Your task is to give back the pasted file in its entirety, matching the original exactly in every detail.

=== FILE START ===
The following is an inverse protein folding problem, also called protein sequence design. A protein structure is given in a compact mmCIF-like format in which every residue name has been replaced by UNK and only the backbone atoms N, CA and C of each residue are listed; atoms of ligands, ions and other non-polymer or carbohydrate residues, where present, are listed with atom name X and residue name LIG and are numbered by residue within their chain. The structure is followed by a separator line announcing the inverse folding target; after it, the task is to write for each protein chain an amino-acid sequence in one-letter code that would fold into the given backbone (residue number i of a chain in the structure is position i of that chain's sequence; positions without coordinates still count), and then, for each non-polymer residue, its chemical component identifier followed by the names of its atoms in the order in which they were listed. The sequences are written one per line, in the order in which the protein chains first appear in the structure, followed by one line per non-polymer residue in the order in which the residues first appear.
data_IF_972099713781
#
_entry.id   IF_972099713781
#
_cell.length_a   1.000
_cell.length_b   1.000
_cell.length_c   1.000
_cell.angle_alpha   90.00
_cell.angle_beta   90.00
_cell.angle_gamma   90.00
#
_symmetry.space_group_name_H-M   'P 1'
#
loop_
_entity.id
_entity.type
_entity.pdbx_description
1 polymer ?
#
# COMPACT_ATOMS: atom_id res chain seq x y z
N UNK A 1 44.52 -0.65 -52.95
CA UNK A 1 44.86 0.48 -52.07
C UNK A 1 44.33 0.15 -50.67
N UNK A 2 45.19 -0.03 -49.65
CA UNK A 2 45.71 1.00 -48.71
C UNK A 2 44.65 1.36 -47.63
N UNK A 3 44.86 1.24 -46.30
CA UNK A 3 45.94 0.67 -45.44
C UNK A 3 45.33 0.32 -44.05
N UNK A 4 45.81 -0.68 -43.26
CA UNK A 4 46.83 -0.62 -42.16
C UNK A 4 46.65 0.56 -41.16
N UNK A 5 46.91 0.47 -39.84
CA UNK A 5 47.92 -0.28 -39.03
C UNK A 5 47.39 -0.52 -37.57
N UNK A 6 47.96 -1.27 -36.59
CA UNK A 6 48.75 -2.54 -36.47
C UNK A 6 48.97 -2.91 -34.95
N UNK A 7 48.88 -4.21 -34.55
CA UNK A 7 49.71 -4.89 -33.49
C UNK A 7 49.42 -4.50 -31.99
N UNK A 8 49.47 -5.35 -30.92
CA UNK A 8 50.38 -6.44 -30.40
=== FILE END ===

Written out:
The following is an inverse protein folding problem, also called protein sequence design. A protein structure is given in a compact mmCIF-like format in which every residue name has been replaced by UNK and only the backbone atoms N, CA and C of each residue are listed; atoms of ligands, ions and other non-polymer or carbohydrate residues, where present, are listed with atom name X and residue name LIG and are numbered by residue within their chain. The structure is followed by a separator line announcing the inverse folding target; after it, the task is to write for each protein chain an amino-acid sequence in one-letter code that would fold into the given backbone (residue number i of a chain in the structure is position i of that chain's sequence; positions without coordinates still count), and then, for each non-polymer residue, its chemical component identifier followed by the names of its atoms in the order in which they were listed. The sequences are written one per line, in the order in which the protein chains first appear in the structure, followed by one line per non-polymer residue in the order in which the residues first appear.
data_IF_972099713781
#
_entry.id   IF_972099713781
#
_cell.length_a   1.000
_cell.length_b   1.000
_cell.length_c   1.000
_cell.angle_alpha   90.00
_cell.angle_beta   90.00
_cell.angle_gamma   90.00
#
_symmetry.space_group_name_H-M   'P 1'
#
loop_
_entity.id
_entity.type
_entity.pdbx_description
1 polymer ?
#
# COMPACT_ATOMS: atom_id res chain seq x y z
N UNK A 1 44.52 -0.65 -52.95
CA UNK A 1 44.86 0.48 -52.07
C UNK A 1 44.33 0.15 -50.67
N UNK A 2 45.19 -0.03 -49.65
CA UNK A 2 45.71 1.00 -48.71
C UNK A 2 44.65 1.36 -47.63
N UNK A 3 44.86 1.24 -46.30
CA UNK A 3 45.94 0.67 -45.44
C UNK A 3 45.33 0.32 -44.05
N UNK A 4 45.81 -0.68 -43.26
CA UNK A 4 46.83 -0.62 -42.16
C UNK A 4 46.65 0.56 -41.16
N UNK A 5 46.91 0.47 -39.84
CA UNK A 5 47.92 -0.28 -39.03
C UNK A 5 47.39 -0.52 -37.57
N UNK A 6 47.96 -1.27 -36.59
CA UNK A 6 48.75 -2.54 -36.47
C UNK A 6 48.97 -2.91 -34.95
N UNK A 7 48.88 -4.21 -34.55
CA UNK A 7 49.71 -4.89 -33.49
C UNK A 7 49.42 -4.50 -31.99
N UNK A 8 49.47 -5.35 -30.92
CA UNK A 8 50.38 -6.44 -30.40